LOLA XOXO: WASTELAND MADAM #1 (of 4) Review
“Waste of Time” (20 pages)
Written by: Vince Hernandez
Art by: Siya Oum
Letters by: Josh Reed
Publisher: Aspen/MTL Comics
Cover Price: $3.99
[Disclaimer: I have not read the previous mini simply titled LOLA XOXO. I’m going into this blind. Thus, I take the plunge!]
A flashback to an unspecified time opens the sequel(?)/prequel(?) A young couple are strolling the outskirts of Chi-Town. The highlight of the walk is when Trevor pops the question to Madeline. She’s taken aback by his proposal. That is to be expected but what really has her wide-eyed is a mushroom cloud that has devastated the mid-western metropolis. No one can outrun radiation. Those two are no exception.
Present day. The setting is simply known as ‘Wasteland’. Maddy has graduated from helpless innocent waif to hardened resistance leader. There’s a standoff at a bridge. Some thugs want to pass. The macho men are all smug since they think they can easily shoo away the single female. After some pointless bravado, Maddy pulls out a detonator and presses the button. Bye-bye, baddies.
Maddy is picked up by Waylon, one of her colleagues. He laments the destruction of the bridge but Maddy assures him that it is one less path that leads to the HQ which is the former O’Hare airport. Waylon is a bit dismayed at how Maddy has embraced more violent ways. She assures him that despite having changed, there’s nothing radically wrong with her.
The next flashback determines a more specific chain of events. One whole year ago, Maddy sees Trevor at a makeshift hospital. He suffered too many burns from the radiation. Take a guess as to where this is going. Her fleeting fiancé perishes thus creating the impetus for Maddy’s transformation.
The focus shifts on two brothers: Pat and Landon. The younger sib (Pat) is egging his older bro to pop the question to Maddy. He’s noticed how Landon longingly looks at her. Landon brushes it off and turns his attention to an escape from the post-apocalyptic scenario: an airplane. Having the HQ where it is makes perfect sense. Waylon sees that something is deep-seated within Maddy. He admits that he doesn’t have the skills of a shrink but offers to be a sounding board. The touching moment is interrupted by an explosion. The base has been infiltrated! All hands rally and take arms.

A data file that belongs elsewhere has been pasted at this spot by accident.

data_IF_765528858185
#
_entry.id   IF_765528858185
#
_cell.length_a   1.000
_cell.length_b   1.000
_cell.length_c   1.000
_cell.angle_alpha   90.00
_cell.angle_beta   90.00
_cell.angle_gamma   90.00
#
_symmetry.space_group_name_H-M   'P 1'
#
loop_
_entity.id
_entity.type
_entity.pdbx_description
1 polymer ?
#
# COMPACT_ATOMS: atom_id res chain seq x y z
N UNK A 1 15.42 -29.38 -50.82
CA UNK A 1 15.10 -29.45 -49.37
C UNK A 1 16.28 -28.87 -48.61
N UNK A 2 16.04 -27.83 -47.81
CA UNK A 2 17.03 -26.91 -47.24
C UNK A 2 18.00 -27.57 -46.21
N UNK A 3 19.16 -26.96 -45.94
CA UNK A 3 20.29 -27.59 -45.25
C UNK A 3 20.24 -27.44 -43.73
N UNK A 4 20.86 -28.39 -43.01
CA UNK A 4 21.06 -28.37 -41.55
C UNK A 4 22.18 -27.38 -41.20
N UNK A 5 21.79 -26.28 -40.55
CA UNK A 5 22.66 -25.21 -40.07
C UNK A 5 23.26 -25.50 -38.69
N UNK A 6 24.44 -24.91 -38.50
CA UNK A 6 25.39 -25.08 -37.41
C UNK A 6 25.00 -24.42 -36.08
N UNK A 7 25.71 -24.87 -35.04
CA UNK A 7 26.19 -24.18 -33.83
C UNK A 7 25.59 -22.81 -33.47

Another look into the recent past. Maddy wanders aimlessly, separated from Trevor. Despite the vastness of the landscape, a jeep mows her down. Having to live in a virtual wasteland is bad enough. What’s even worse is that it is now a misogynistic world, accentuated tenfold by the tragedy. Maddy is scooped away by the unknown assailant. Suffice to say that this traumatic experience shapes her future self.
Maddy barks out orders. The two brothers will form a perimeter around the base. She asks for the whereabouts of Waylon’s team. Just as the ragtag band formulates the plan, one of their own is shot. A lone gunman has Lando’s brother Pat dead to rights. The mystery man acknowledges Madam (Maddy) and falsely states how pleased he is to see her again.
What happened previously to Maddy? Some pug has here bound and bagged. He marvels at her beauty. The misogyny is kicked up a notch (literally!) when Maddy gets hit in the stomach. What a bloody bastard!! The kidnapper steps in and chastises his lackey. A real gem like Maddy has to be handled with care since she’ll be used for procreating. Return to the dark ages, anyone?!?
This standoff is a lot more personal. The stakes are much higher. Surprise, surprise. The one-man army is the same one who kidnapped our heroine. Alton is his name-o. The insult digs deeper when he tells her that leadership isn’t a natural fit. She agrees to acquiesce. I can’t believe Landon would have to vocalize the fact that it’s a trap. By doing so, he questions Maddy’s strategy and undermines her authority. What’s worse is that he’s too emotionally involved to see the pretense of her plan. The best way to beat a bully is to stand up. How to end a potential shoot-out? Maddy refuses to give Alton the satisfaction of gaining the upper hand. She puts two bullets into Pat. There! What now, tough guy?
Alton has just been emasculated :0 On that note, this is only the beginning.
I find myself in an interesting situation in that I have no prior knowledge of the series or the writer. Using my own logic, I see this mini as (1) a sequel, (2) a prequel, or (3) a parallel story. The plot is quite straightforward. Vince Hernandez’s dialogue isn’t particularly grabbing. There’s only a minute amount of suspense and intrigue. The characters are cardboard. The time-shifting is choppy and ineffective.
Siya Oum is the star of this title. She is one of the main draws (pun intended!) at Aspen. She was the originator of the first series, after all. She did it all herself. Despite the doom-and-gloom scenario, her visuals offer the opposite: Maddy does not look tough-as-nails even if her personality has done a 360. The other characters are comfortable in their skins. Siya’s colours focus on the light thus dissipating the dark days that the cast now face. Her layouts are precise and the panel work is fairly linear. There is no deviation.
The setup is established but there is not enough pathos evoked by the lead. Interestingly enough, Madam is a pun: (1) a play-on-words of Maddy’s name, and (2) her status among the rebels. As the first entry, I give this book a 6 out of 10.